In the post-holiday, January gloom (it’s been foggy every morning this week so far) and lousy weather, it can be difficult to find inspiration to start new writing projects and easy to sink into despondency. Here’s some ideas that might trigger new poems:
- Pick a colour and write down images or themes associated with that colour, eg green is suggestive of new beginnings, red suggests passion (love or anger), blue is calming. If you walked into a room decorated primarily with that colour, what would it tell you about the person who lives or works there?
- List your previous addresses – if you’re a frequent mover, stick to half a dozen – pick one address and random and chose an event unique to that address – perhaps you celebrated a milestone birthday or a new job, heard a piece of significant news – and write about it.
- Pick one of your songs at random and write down what images or themes come to mind when you listen to it. Does a particular fragment of lyric stick in your mind? Is there a particular memory associated with that song?
- Try re-writing a story from the viewpoint of a minor character or an inanimate object. Either chose an episode from a favourite book or film or a well-known tale. Sometimes changing the point of view can add a new perspective to the original.
- Dig out the recipe for your favourite winter comfort food and think about the smells, tastes and textures of the individual ingredients and the final dish. Does it conjure up any particular memories or sensations? At what occasions have you cooked/eaten that dish? Is there a story linked to it?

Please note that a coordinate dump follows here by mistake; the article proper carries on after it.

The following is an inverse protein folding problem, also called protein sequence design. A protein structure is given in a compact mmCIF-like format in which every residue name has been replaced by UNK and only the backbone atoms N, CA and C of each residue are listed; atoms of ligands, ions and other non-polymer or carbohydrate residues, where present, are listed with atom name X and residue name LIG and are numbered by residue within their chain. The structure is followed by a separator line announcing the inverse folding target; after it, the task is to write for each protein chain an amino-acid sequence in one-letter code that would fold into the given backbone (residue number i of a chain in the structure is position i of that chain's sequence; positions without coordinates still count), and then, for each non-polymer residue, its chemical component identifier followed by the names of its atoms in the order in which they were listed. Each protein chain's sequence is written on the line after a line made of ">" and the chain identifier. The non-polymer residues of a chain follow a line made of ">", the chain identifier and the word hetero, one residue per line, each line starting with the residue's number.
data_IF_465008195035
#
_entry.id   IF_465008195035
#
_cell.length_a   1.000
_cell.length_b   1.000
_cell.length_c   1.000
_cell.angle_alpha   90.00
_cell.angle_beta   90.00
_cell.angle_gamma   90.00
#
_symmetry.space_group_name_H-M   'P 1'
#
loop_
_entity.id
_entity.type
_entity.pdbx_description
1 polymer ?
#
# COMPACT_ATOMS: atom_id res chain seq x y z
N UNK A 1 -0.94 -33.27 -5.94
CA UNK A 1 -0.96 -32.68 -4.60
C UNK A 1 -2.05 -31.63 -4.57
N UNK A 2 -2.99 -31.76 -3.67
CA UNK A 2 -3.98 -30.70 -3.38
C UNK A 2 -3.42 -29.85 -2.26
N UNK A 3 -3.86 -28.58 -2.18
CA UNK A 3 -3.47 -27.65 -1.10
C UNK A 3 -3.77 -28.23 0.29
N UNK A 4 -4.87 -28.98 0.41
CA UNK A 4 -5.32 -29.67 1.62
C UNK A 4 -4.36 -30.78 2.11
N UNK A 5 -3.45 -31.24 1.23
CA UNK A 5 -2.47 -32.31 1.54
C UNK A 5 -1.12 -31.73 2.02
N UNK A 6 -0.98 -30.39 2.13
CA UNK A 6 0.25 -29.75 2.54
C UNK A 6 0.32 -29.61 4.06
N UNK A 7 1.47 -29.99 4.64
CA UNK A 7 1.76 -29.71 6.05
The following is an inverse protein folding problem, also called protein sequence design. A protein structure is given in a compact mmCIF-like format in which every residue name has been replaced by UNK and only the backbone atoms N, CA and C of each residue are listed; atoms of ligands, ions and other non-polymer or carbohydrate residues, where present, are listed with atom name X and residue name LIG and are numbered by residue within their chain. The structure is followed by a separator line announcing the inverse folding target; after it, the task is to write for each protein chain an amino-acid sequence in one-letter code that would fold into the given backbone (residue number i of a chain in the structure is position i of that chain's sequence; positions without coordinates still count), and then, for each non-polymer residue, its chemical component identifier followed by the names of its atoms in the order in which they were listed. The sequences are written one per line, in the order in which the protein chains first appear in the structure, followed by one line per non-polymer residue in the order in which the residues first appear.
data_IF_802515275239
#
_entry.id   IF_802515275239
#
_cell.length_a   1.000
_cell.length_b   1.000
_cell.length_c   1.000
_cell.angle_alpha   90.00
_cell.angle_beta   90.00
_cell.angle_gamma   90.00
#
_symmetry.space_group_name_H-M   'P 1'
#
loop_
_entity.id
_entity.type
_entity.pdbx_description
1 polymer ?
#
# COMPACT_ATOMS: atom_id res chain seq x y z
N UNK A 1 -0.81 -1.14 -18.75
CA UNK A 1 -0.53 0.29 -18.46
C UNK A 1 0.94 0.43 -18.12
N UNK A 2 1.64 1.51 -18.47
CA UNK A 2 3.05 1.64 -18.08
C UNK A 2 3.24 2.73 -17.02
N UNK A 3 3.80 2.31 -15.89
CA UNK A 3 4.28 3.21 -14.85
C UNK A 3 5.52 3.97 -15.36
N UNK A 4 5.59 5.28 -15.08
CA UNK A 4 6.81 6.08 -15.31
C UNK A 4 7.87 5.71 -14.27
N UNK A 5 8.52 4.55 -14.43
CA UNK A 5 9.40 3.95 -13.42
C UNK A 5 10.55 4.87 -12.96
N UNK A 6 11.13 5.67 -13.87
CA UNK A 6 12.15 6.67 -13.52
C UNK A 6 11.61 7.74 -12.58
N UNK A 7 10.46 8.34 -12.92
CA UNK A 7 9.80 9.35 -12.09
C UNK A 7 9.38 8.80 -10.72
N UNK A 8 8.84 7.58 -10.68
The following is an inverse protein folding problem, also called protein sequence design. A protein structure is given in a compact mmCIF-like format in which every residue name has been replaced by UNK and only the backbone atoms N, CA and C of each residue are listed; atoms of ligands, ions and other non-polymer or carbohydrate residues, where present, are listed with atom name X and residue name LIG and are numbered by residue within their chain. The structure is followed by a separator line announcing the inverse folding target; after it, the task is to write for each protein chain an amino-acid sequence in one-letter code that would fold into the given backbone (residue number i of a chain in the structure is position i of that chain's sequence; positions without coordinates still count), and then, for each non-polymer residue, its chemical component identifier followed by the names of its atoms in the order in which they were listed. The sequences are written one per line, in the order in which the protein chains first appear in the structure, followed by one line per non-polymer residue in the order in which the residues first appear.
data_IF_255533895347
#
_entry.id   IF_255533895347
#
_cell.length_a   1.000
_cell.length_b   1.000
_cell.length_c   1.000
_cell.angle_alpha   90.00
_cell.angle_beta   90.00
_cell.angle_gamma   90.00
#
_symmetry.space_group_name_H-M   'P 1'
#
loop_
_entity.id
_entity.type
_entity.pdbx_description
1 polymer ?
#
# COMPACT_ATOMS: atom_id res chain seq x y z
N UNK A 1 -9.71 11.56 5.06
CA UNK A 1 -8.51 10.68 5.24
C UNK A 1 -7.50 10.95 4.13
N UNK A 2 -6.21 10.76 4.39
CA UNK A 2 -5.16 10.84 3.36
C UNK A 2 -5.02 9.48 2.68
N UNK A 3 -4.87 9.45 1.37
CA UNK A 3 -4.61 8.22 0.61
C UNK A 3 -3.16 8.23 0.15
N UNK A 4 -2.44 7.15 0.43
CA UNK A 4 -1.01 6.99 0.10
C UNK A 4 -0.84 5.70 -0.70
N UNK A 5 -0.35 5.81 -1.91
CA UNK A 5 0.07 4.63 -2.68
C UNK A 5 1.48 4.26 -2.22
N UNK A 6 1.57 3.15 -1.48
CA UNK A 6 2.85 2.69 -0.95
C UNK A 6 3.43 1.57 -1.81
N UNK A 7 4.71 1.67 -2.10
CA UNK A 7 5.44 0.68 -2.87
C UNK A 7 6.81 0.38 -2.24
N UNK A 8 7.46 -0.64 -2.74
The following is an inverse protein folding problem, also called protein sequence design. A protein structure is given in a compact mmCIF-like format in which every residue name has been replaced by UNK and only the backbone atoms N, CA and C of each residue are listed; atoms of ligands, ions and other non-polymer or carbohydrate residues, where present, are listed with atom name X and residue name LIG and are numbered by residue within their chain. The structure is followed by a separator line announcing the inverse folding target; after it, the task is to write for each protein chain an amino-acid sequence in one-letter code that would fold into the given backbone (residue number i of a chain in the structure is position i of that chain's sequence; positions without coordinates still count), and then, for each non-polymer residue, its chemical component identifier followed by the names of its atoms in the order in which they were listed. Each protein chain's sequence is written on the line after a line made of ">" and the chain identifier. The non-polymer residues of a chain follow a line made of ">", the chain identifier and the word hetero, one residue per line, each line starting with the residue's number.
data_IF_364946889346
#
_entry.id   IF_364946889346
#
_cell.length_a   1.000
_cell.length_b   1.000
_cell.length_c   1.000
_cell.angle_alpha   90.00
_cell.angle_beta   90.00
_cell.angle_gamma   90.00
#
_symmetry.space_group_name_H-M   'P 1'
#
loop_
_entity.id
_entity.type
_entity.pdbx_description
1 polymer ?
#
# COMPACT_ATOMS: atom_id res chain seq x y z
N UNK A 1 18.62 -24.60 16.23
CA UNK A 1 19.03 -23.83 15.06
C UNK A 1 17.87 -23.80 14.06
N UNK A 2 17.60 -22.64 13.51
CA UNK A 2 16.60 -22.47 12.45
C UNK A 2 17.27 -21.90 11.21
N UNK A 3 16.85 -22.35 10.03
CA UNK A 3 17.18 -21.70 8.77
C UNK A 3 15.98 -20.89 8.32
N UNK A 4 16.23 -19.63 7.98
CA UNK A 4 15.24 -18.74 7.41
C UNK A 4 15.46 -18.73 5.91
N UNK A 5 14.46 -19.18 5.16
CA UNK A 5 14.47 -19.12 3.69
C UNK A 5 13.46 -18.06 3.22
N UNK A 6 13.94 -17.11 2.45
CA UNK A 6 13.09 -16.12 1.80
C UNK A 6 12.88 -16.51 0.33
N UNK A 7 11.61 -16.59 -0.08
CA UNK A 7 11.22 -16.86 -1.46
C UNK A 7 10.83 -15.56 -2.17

- Without staring or making someone feel uncomfortable, notice someone on your next journey or daily commute. Briefly, mentally note what they’re wearing and carrying. Later write down what you remember (what you remember doesn’t have to be accurate: you’re not writing about the person you saw, you’re creating fiction) and create a back-story for them, showing their character through their choice of clothes.
- Small Stones: each day take a few moments to write down an observation. It might be nature-based, noticing snowdrops in the January sun, or a small act of kindness. Whether you polish your small stone into a pebble or leave it as a rough-hewn chunk is up to you, but collect enough of them and you might see a theme developing or at least have some notes ready for NaPoWriMo in April.
- Get up from your desk and get some exercise. Sometimes doing something rhythmic such as walking, riding a bike or swimming, takes you away from the pressure to write. Sitting looking at a blank screen or blank piece of paper is the worst place to look for inspiration.
- Read. If inspiration still seems slow, pick a poem from a book and magazine and either note its themes or an image to write a new poem of your own or write a response to the poem you’ve selected.
What do you find a useful source of ideas?
By Emma Lee